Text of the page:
1. Introduce the crate by placing it in an area where you are, such as the living room. Use soft bedding and encourage your dog to go inside the crate with treats or their favourite toy. Never force your dog into the crate!
  2. Feed your dog in the crate. This can be treats or regular meals, and you can do this gradually by placing the food bowl outside the crate, then slowly further back into the crate. After your pup is comfortable eating in the crate, you can close the crate door and slowly increase the length of time they remain in the crate after finishing the meal.
  3. Encourage more extended periods of crate time with a cue or action word to encourage your dog to enter the crate. They receive treats or toys; then, the door is closed. Sit quietly near the crate, then leave the room for a few minutes. Return for a few minutes, and let your dog out. Repeat this and gradually increase the amount of crate time until, eventually, your dog is happy in the crate for a few hours.

For more crate training tips we suggest you read our guide: The Ultimate Guide To Crate Training Your Puppy (2021).

It is crucial to note that dogs with separation anxiety can experience exacerbated stress and emotional reactivity when left in an enclosed space. For this reason, you will need to start with concise sessions in the crate. It is also unacceptable to crate your dog for long periods as this limits their exercise, social and behavioural needs, and chance to go to the toilet. Puppies should never be in a crate for more than 1-2 hours, for adult dogs no more than 3-4 hours.

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Exercising Your Puppy

Exercise is an excellent method for reducing separation anxiety and boredom in dogs. Adequate exercise before your departure can prevent signs of anxiety due to fatigue. Over time, your pup will associate fatigue with your absence, lowering stress levels. Exercise provides a distraction for an under-stimulated dog, and puppies have a lot of energy, which, when pent up, can lead to destruction the next time they are alone.

You can also use various toys that create brain exercises for your pup while you are away, as mental exhaustion is just as effective as physical. Toys like the Kong, which traps treats inside, forcing the puppy to knock the toy around to slowly remove the food, can be a great distraction method when you aren't around.

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Don’t Encourage Your Puppy To Be Clingy

Clingy behaviour is a fast-track to separation anxiety and should not be encouraged by the owner. To ensure you avoid this, follow these steps:
  1. Monitor your pup’s behaviour, noting when they are most clingy.
  2. If they are clingiest before you leave the house, grab your coat and keys, but don’t leave. This teaches the dog that those triggers aren’t always a precursor to separation.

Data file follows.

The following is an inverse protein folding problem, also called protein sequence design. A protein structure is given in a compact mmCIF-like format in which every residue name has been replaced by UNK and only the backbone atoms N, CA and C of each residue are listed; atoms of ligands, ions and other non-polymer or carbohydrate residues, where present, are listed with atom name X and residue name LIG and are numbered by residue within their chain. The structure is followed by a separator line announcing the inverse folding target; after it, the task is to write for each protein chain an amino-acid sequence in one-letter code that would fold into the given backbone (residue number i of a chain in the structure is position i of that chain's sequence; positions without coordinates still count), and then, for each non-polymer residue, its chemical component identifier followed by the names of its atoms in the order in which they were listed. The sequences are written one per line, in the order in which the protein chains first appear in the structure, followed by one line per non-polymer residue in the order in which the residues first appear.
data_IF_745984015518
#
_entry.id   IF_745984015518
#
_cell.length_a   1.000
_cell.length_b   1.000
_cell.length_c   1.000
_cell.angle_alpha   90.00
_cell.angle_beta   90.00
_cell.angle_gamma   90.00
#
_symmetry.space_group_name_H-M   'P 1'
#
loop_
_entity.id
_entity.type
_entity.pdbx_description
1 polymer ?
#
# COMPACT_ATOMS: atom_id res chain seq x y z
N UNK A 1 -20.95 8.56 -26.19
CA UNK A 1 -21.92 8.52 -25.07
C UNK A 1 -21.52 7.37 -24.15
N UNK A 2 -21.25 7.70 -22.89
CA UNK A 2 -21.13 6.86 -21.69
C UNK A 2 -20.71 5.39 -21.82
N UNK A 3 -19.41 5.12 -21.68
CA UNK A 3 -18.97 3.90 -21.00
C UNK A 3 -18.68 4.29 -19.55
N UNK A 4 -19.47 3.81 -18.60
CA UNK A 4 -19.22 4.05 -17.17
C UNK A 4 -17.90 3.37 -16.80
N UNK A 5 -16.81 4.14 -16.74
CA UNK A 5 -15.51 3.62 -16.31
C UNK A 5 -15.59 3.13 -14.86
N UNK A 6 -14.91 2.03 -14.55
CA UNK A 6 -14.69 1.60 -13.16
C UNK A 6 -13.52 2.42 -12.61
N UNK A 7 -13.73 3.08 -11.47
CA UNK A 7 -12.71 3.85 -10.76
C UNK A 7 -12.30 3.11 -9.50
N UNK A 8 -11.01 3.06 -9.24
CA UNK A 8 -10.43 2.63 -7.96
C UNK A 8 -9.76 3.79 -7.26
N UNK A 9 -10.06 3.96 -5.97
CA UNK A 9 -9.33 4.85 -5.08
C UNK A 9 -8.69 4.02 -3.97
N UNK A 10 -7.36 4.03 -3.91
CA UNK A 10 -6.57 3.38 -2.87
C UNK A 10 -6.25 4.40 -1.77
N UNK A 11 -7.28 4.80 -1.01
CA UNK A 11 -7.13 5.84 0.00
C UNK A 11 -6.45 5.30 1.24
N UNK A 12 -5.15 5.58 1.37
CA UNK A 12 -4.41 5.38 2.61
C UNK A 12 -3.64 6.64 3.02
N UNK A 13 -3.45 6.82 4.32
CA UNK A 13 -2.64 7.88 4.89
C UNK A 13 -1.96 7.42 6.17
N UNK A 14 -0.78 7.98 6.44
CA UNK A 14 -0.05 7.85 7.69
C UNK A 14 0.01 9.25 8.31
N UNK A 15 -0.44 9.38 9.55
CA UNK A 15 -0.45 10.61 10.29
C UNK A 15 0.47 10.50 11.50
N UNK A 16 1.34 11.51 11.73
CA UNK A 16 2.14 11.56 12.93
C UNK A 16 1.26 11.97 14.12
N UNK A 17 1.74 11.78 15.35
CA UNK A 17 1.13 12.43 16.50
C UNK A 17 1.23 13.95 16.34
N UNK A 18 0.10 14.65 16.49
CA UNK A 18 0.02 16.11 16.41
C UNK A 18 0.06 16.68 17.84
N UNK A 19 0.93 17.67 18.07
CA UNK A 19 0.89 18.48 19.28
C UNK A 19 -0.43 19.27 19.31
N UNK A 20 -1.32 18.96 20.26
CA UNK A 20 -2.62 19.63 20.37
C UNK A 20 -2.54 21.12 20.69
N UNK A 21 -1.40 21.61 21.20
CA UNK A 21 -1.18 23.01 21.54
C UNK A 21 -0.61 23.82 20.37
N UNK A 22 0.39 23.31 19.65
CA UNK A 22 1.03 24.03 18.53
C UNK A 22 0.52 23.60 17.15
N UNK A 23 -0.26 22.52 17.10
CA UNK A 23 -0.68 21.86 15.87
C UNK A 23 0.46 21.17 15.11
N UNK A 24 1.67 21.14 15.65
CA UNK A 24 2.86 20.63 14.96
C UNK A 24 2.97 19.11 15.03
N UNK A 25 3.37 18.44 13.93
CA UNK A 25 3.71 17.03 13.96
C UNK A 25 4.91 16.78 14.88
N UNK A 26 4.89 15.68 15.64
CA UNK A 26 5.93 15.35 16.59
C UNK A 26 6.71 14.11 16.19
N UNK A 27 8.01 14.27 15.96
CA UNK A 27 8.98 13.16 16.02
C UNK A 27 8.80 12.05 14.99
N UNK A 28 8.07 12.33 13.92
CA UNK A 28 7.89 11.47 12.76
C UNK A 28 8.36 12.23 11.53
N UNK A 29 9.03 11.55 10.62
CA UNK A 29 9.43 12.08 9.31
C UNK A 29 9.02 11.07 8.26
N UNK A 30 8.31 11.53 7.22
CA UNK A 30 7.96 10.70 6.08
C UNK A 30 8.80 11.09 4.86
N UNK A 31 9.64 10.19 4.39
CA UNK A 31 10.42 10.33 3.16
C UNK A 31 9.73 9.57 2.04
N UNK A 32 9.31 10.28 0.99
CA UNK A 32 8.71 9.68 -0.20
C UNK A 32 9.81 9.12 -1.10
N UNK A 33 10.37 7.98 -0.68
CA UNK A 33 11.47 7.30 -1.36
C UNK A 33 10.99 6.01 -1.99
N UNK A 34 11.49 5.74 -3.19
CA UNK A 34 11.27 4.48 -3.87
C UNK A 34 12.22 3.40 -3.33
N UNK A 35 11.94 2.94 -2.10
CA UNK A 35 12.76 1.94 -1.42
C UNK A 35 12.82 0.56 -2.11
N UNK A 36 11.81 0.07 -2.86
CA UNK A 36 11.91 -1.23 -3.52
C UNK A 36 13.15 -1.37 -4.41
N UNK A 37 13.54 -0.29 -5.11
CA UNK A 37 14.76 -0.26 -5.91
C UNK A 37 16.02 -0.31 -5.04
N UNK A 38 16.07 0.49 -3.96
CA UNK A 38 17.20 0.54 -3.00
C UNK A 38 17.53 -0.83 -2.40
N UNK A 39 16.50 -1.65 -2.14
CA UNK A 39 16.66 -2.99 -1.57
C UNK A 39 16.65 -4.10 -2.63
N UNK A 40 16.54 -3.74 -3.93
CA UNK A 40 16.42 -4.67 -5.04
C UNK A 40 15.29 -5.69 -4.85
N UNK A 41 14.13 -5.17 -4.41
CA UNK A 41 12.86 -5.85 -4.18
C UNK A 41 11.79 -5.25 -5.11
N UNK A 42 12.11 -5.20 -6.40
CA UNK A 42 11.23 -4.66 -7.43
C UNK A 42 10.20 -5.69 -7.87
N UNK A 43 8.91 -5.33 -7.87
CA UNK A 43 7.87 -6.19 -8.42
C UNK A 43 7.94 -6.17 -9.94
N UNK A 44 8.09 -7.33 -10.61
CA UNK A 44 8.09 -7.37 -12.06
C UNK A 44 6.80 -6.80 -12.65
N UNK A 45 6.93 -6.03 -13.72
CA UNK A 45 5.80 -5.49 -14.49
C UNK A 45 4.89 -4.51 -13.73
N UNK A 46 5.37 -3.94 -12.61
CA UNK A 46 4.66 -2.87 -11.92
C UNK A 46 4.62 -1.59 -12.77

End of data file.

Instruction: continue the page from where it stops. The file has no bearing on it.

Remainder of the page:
3. As hard as it can be, ignore the dog when they are clingy. Act boring and non-stimulating, as responses to needy, attention-seeking behaviour inadvertently train your dog to be clingy. Ignoring clingy behaviour shows the pup that it doesn’t get a positive outcome.
  4. Reward your dog for voluntarily separating themself from you. Leave distractions like toys and treats around the house and when your dog spots them, offer excitement. The goal is to teach the pup that their environment is stimulating when they leave your side.

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Counter-Conditioning Your Puppy

Counter-conditioning is the method of changing your pet’s emotional response toward a stimulus. This is done by pairing an action with a reward to change your pup's emotional state to one that is calm and positive.

To be successful with this method, you need to prevent exposure that leads to a negative outcome during training. Using a sit and focus command is one example of this. By associating the experience of you leaving the house with something positive, you will slowly teach your puppy that they will be ok when left alone.

An example of this process:

  • Establish a routine that indicates you are about to leave the house
  • Have your puppy sit calmly by showing them the treat they will receive when they do
  • Give the treat to your dog each time you start your "leave the house" routine and exit through the front door
  • Repeat this, so your dog understands that you leaving the house results in a yummy treat

How Do You Stop A Puppy From Crying When Left Alone?

Separation anxiety has many different intensity levels, and continuous crying, howling, and barking can create as much stress in you when you leave home as your dog. To save the angry notes from neighbours, here are some quick tips for quieting your canine crooner:

  • Leave the TV or radio on when you head out.
  • Don’t make a big deal about leaving or when you come home.
  • Consider a dog walker/sitter or doggy day care.
  • Adopt a friend for your pup!

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How Long Can A Puppy Be Left On Their Own?

The determining factor for how long a dog can be left inside on their own often aligns with their toilet schedule. Adult dogs generally require a visit to the lavatory between three to five times a day. Puppies, however, need a lot more breaks!

A very rough rule of thumb for puppies is one hour of alone time for every month of age. Some common time limits for puppies are as follows:

  • 8–10 weeks:One hour or less, and even that is pushing it.
  • 10–12 weeks:Bladder capacity is slightly better, but two hours is still the maximum at this point.
  • 3–6 months: The one hour per month rule above kicks in here.
  • 6 months and over:Up to six hours, but training with a dog door will make life easier for everyone at this point.

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How To Help Puppies With Their Separation Anxiety

If your puppy is experiencing serious separation anxiety then we suggest taking a trip to the vet and animal behaviourist. Sometimes puppies develop behavioural problems due to health concerns, which is why it’s important your puppy be checked out by the vet first and foremost.

The sooner you can teach your puppy to be comfortable on their own, the better. Start obedience training as soon as you can to instil good behaviours and help your pup cope with their anxiety. Never scold or punish anxious behaviours as they are not the result of disobedience; instead, they are distress signals from an upset pup who is processing a great deal of stress. Punishment can exacerbate the problem, causing it to continue as the dog gets older.

If the problem is more serious then perhaps it’s time to seek help from a professional. Professional behavioural therapy is a great way to manage and prevent behavioural issues forming in puppies as well as separation anxiety.

Follow the tips above, lead an active, healthy lifestyle with your pup, and continue to learn how to be a great owner.